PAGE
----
2 × 20 core screenshot, 18 core chips for sale

Raptor engineering posted a screenshot of a benchmark running on a dual 20-core system, although they are only selling 18 core chips right now:

Cores 4 8 18
Price $355 $545 $1290

Note that the 18-core is “expected to ship late March / April 2018”

POWER9 on Integricloud


#126

Any idea what the base and turbo frequencies are for each of these three CPUs? Trying to find the right balance between single and multi thread performance.


#127

The only information on this I can find is what the Raptor Computing added on their wiki’s page for the Sforza module. They list:

Maximum base clock 3.1GHz (4- and 8-core)
Maximum WOF clock 3.8GHz (4- and 8-core)

Hasn’t been been updated for 18 or 20 core yet.


IBM has more Sforza documentation, but it is not public. Needs an “access entitlement” in IBM-speak.


#128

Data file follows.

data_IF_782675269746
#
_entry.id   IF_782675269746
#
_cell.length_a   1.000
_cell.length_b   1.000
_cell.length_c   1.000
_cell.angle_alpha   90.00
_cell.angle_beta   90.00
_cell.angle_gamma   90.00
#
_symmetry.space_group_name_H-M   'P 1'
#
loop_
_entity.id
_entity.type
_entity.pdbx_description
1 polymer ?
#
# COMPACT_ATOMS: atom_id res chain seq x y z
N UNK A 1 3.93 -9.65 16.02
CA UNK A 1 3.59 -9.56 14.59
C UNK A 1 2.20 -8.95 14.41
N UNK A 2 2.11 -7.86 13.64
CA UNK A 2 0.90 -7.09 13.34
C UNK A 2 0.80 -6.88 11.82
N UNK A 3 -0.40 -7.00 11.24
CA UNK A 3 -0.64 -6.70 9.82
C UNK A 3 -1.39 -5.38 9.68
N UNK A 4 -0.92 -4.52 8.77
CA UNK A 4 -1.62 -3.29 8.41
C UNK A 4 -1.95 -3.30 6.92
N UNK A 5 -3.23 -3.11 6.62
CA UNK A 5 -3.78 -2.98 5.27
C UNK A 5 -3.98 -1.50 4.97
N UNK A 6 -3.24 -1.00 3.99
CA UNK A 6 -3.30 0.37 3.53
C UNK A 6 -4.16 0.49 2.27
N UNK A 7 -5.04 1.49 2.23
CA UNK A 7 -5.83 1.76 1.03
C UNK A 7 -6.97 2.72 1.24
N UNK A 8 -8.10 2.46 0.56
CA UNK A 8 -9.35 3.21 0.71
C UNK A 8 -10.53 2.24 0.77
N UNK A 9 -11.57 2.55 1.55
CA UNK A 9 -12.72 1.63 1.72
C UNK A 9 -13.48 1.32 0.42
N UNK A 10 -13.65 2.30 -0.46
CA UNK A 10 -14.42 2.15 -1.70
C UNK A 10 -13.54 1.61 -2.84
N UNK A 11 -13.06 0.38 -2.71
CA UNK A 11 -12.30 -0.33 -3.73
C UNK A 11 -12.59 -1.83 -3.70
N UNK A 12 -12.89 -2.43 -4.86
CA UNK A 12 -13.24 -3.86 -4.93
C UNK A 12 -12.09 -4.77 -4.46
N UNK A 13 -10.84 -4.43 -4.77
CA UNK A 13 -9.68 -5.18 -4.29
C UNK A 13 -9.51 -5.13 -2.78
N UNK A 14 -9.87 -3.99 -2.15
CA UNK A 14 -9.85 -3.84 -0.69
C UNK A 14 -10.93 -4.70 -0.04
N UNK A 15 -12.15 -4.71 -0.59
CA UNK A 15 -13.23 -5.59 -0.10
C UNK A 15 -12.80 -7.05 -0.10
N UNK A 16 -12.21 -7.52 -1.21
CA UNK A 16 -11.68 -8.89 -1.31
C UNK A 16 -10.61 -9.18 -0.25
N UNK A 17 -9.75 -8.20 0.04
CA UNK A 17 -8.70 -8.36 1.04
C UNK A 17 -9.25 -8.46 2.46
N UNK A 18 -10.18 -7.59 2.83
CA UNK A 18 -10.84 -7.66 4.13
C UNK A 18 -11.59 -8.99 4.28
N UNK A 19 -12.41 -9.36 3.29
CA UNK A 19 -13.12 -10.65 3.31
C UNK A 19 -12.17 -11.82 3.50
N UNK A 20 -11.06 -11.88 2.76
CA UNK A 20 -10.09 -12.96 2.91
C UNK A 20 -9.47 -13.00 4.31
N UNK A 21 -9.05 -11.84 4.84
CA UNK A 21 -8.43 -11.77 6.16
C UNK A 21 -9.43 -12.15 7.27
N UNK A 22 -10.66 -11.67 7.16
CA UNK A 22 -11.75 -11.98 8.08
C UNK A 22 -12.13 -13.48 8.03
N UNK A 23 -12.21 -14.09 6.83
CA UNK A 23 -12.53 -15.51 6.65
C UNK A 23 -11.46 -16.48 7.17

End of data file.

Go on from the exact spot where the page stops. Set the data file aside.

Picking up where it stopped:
Since 2003 when the G5’s were announced and released, yeah. Prior to that the G4’s were actually really good. When the G5 updates dropped that fucked everything. Later on a tool came out in 2006 that strips all the code from all your apps and system that is for other architectures, including ARM, G3, G4, G5, and X86, and on my ibook G4 my performance skyrocketed. From looking at apps on my system that were G5 oriented, but could run on a G4 just fine, that sped that shit up significantly. Even just having it scrub the base sytem of everything X86 on 10.5 sped up interface performance like mad. Other tests by other people have been done that I don’t exactly understand that have to do with how the system runs through different calls and organisation, but again thats over my head. As well as Linux running better on G4/G5 than the OS that was originally dev’d for them (10.4, I just run 10.5 for the software compatibility and deal with the performance hit from the added AltiVec usage).